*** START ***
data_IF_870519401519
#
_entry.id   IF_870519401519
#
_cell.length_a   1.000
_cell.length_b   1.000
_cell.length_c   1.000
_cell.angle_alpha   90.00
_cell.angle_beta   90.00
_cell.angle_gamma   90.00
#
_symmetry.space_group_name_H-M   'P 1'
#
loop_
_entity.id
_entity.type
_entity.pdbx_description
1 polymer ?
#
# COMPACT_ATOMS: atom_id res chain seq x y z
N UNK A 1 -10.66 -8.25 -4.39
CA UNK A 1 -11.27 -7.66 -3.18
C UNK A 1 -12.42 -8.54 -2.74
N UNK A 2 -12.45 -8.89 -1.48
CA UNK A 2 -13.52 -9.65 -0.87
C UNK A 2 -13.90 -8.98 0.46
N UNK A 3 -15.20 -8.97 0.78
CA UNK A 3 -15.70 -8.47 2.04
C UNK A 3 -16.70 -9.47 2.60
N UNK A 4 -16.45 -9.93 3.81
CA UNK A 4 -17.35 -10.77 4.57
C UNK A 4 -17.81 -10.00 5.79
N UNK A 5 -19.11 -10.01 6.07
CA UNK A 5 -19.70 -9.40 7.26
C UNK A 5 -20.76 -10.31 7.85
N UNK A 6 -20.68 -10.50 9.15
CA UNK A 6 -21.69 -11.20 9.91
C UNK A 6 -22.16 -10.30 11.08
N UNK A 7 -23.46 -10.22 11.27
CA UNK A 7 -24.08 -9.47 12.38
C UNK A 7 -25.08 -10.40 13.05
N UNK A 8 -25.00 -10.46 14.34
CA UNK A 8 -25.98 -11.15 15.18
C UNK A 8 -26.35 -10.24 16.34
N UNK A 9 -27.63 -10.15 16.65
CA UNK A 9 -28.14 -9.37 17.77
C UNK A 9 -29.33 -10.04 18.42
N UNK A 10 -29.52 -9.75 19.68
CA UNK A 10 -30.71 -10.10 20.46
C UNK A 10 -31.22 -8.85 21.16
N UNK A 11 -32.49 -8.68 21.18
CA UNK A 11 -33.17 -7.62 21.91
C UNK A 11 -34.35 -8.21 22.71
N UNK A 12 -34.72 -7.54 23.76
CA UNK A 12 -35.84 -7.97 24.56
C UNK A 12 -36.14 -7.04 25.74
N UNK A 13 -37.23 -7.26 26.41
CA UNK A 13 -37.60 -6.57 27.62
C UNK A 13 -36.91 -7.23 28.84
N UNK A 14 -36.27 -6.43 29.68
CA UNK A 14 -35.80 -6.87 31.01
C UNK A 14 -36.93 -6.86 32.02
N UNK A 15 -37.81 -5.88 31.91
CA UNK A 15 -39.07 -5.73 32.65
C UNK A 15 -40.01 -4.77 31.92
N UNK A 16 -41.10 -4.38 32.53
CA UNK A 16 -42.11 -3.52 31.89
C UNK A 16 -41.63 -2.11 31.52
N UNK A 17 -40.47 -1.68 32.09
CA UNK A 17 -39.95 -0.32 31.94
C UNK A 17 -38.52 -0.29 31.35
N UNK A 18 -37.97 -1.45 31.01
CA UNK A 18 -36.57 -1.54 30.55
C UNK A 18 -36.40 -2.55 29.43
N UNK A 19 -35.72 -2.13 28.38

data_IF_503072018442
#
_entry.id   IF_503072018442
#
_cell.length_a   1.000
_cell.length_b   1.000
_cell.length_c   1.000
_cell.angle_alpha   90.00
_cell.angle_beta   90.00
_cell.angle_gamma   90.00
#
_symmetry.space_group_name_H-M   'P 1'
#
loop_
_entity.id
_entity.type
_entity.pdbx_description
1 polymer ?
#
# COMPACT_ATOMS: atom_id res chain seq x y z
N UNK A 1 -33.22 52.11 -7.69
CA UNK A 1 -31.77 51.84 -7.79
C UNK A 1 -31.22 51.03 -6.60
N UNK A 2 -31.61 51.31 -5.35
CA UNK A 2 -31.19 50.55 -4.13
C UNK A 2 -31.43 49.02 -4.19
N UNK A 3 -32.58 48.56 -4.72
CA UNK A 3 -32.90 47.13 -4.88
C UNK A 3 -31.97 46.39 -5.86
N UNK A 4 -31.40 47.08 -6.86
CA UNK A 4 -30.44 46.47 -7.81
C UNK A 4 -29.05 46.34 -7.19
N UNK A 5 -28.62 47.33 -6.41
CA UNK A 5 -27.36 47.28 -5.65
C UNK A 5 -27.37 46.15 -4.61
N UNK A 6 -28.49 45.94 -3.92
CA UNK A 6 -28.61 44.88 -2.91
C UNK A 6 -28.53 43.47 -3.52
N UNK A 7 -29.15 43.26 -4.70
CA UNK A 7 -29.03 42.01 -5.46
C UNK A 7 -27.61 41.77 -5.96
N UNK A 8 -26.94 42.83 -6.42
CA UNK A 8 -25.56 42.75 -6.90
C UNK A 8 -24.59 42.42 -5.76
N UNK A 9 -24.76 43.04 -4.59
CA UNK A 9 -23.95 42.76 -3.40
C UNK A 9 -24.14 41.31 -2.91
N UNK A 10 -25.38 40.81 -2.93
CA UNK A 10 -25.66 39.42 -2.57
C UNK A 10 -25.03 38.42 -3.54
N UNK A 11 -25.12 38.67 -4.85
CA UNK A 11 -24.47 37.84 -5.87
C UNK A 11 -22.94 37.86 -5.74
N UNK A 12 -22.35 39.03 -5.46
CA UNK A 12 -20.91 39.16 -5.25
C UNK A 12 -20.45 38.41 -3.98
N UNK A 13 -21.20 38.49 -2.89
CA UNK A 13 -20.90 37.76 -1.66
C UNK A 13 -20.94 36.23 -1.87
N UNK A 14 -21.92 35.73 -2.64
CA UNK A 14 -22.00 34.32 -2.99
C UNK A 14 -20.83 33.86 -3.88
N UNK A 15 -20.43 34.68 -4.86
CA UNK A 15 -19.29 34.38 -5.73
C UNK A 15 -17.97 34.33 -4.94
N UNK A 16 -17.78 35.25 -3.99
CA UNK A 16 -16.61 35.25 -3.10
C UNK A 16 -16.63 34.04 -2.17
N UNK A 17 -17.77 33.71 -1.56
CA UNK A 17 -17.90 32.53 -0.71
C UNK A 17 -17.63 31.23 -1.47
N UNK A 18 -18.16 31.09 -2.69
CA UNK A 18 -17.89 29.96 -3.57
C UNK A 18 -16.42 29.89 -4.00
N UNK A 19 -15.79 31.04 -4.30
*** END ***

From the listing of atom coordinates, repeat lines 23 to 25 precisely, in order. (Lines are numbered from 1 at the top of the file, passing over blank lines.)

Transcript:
C UNK A 1 -12.42 -8.54 -2.74
N UNK A 2 -12.45 -8.89 -1.48
CA UNK A 2 -13.52 -9.65 -0.87